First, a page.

GLIIFCA roundtable lunch workshops • •
1. Cell Sorting - Maximizing User (and Operator) Satisfaction
Dagna Shearer, Manager, UWCCC Flow Cytometry Laboratory
We will discuss methods that the UWCCC Flow Lab has implemented to make the sorting experience as efficient and painless as possible for both users and operators. Topics will include pre-sort consults, tech notes and protocols available to users, sort request forms, communication during the sort and post-sort surveys to measure user satisfaction. Examples of tech notes, protocols, sort request forms and surveys will be made available.
2. Considerations in Building and Analyzing Multicolor Flow Panels
Kelly Lundsten, Business Segment Manager, Advanced Cytometry, Biolegend
Constructing panels of more than 12 fluorescent parameters has a unique set of challenges than assays with less complexity. Building a balanced panel depends heavily on the context of the application and the path of analysis that’ll be used. We’ll also discuss practical concerns and experiences doing phospho-specific and transcription factor staining in a multicolor context in particular.
3. Microvesicle Detection, Isolation and Applications
Nancy Fisher, Flow Cytometry Core Director, University of North Carolina
Advances in flow cytometry instrumentation have allowed us to detect and measure small cell-derived particles. While technical challenges remain, a whole new biology is opening up toward understanding cancer, thrombosis, infectious diseases and basic cell biology. At the round table we will discuss basic approaches and challenges to MV detection for greatest confidence, current approaches for isolation and new biological insights.
4. Single Cell Sorting for Genomic Analysis
Rachael Sheridan, Director Flow Core Facility, Van Andel Institute, Grand Rapids, MI
As single cell genomic analysis capabilities increase, researchers are going to require more single cell sorting. We’ll discuss validation of sorter performance for single drop sorts into plates compatible with downstream genomic analysis to maximize success and minimize sample handling. There will be ample opportunity to share experiences with these sorts and the collaboration required with another core that may or may not be within the same institution.
5. SRL Best Practices
Monica DeLay, Lab Manager of Operations,Research Flow Cytometry Core, Cincinnati Children’s Hospital,Cincinnati, OH
In November 2016 an ISAC Shared Resource Laboratory (SRL) Task Force published a document outlining a set of “best practices” for SRLs or Core Facilities to use as a general guide for achieving and maintaining standards of excellence in the services they provide. These best practices highlight several important areas that impact the efficiency, quality and reproducibility of services provided by these facilities. The purpose of this roundtable is to generate discussion and feedback on how to best implement these “best practices” across a wide variety Shared Resource Labs.
6. SCYM Exam
Jessica Back, Associate Director, Microscopy,Imaging, and Cytometry Resources Core, Karmanos Cancer Institute, Wayne State University, MI
ISAC, the International Clinical Cytometry Society (ICCS), and the American Society for Clinical Pathology Board of Certification (ASCP BOC) recently introduced the SCYM, a new Specialist Certification in Cytometry launching in fall of 2017, which will replace the International Cytometry Certification Exam (ICCE) and the ASCP BOC’s Qualification in Cytometry (QCYM) recognition program. The process for transitioning current ICCE Certified Cytometrist (CCy) certificate holders to the new SCYM certification, credential maintenance, eligibility requirements for new applicants, as well as general information and frequently asked questions about the SCYM will be addressed.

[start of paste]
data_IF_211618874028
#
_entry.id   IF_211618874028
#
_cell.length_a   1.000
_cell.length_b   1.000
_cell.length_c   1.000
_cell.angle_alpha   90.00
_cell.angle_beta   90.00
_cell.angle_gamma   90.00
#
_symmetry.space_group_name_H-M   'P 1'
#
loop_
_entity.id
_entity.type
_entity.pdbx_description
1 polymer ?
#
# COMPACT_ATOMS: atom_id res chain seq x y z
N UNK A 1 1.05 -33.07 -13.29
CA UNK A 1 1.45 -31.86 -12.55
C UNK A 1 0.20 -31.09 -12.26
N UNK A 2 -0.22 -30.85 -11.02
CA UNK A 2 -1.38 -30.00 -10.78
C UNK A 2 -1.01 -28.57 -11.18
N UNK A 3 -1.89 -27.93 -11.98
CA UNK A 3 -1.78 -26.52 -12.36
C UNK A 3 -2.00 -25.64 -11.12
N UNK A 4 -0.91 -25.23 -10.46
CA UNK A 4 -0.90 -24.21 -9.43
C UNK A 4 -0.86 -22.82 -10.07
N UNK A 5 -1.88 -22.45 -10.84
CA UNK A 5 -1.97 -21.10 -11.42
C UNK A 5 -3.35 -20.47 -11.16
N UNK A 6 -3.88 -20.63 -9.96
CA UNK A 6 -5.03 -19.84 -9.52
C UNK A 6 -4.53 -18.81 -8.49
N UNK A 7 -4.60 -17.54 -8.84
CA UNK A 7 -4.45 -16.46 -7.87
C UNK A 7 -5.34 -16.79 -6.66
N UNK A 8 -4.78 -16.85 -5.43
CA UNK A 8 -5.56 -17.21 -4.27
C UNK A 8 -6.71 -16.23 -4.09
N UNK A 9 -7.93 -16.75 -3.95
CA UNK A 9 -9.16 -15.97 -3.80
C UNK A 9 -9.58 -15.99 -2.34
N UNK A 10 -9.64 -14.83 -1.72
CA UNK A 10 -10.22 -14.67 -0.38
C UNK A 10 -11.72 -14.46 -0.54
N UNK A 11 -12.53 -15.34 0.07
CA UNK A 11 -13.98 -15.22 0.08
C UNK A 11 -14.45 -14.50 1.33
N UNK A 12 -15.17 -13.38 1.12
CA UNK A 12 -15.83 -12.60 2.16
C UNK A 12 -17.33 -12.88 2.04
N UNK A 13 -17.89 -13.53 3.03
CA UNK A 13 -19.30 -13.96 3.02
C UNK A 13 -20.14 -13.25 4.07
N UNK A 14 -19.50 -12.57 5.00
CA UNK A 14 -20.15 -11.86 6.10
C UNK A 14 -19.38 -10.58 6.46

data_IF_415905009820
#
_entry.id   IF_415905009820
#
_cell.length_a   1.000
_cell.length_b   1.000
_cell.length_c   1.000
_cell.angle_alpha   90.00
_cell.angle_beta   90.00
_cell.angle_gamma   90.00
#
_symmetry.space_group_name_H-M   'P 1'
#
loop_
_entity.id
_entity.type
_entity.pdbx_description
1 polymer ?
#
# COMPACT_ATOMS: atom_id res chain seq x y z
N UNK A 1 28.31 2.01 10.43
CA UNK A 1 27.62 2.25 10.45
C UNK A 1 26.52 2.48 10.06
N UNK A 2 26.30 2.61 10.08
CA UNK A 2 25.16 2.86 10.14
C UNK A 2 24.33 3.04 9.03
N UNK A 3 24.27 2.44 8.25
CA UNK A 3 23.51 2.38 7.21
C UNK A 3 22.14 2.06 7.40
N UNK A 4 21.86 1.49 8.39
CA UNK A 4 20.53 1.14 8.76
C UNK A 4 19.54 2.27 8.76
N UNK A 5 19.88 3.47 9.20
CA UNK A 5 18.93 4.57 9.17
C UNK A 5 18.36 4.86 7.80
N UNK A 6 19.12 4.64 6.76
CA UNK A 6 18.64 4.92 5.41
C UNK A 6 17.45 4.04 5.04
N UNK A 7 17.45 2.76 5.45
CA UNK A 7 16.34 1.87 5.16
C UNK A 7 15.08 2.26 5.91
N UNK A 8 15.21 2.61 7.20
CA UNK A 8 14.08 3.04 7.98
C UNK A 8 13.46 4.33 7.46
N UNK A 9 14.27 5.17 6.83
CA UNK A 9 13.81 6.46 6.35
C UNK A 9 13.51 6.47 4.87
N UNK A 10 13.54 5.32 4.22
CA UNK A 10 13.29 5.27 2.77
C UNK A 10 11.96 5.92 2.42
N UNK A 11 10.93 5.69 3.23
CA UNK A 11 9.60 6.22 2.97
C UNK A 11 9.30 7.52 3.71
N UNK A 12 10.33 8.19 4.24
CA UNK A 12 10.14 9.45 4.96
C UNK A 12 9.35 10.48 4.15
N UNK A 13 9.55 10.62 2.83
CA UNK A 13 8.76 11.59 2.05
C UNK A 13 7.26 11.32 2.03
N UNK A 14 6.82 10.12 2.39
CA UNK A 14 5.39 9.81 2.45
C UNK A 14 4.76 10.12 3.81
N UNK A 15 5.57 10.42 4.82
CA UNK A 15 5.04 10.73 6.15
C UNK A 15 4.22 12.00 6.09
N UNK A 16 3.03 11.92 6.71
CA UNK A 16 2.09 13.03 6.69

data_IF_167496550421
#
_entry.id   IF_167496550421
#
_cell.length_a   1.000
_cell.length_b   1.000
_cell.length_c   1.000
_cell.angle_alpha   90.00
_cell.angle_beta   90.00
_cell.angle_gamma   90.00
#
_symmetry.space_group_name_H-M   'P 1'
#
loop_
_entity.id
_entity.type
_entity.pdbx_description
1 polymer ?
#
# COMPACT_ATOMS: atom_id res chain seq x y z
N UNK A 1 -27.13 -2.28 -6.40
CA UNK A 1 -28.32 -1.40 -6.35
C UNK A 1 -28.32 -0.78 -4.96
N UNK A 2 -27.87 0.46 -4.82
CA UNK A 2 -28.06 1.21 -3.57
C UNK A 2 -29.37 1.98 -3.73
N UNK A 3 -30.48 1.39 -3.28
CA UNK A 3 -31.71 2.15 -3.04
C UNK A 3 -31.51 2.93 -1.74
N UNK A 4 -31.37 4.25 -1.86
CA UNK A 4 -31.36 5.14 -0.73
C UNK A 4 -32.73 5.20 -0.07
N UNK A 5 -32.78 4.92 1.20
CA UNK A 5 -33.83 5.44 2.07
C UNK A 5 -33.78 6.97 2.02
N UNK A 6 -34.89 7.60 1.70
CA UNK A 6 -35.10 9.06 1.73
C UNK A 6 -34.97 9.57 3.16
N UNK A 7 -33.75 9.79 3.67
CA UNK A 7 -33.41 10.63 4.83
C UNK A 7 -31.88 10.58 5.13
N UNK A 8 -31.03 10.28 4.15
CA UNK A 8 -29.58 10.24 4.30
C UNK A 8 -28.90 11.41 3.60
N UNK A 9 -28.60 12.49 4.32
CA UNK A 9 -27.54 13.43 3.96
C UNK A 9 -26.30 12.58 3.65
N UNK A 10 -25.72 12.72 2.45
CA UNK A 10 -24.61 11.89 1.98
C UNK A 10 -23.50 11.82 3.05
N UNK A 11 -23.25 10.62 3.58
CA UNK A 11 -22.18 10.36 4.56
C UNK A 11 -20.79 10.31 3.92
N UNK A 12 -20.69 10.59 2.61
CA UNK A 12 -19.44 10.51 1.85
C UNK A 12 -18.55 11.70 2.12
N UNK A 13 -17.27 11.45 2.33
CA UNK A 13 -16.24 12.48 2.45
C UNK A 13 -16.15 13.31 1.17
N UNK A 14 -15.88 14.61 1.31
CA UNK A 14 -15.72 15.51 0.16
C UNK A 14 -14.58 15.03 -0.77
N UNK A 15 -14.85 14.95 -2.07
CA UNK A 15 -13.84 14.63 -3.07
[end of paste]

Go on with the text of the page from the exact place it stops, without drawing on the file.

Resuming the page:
7. What does it take to Monitor Response to Therapy?
Michael Loken, President, Laboratory Director, Hematologics, Inc., Seattle, WA
Based on a detailed understanding of normal gene product expression it is possible to detect 0.02% aberrant myeloblasts in regenerating bone marrow specimens, specifically, even without access to a diagnostic specimen. However, this approach requires system stability and QC not usually found in most laboratories.
8. How to get Computational Biology to Benchtop Scientists
Josef Spidlen, Director of Bioinformatics, FlowJo, LLC, Ashland, OR
Many automated cytometry data analysis methods have been developed in the past decade and it’s been shown that those can work very well, and yet they are rarely used. Why is that? Lack of awareness? Do we need more training? Do the algorithms need to get better? What are the main issues and how can we address them?
9. Flow Virometry
John “Chip” Tilton, Assistant Professor, Center for Proteomics and Bioinformatics, School of Medicine, Case Western Reserve University, Cleveland OH
Flow cytometric analysis of submicron particles, including microvesicles, exosomes, and viruses, faces multiple technical challenges related to their small size and comparatively few numbers of antigen binding sites. This roundtable will discuss these technical challenges and their potential solutions and will attempt to provide perspective on the importance of understanding the heterogeneity and biological function of small extracellular vesicles and viruses
10. Integration of Flow Cytometry Data into other Omics Platforms
Nima Aghaeepour,Baxter Laboratory in Stem Cell Biology, Stanfory University, CA
High-dimensional flow cytometry is often measured together with other data modalities (e.g. from the transcriptome, microbiome, and metabolome) of the same patient cohort. We will discuss several possible strategies for combining these modalities to produce a holistic understanding of the entire dataset.
Page updated on 2017-08-11 11:59:53 -0400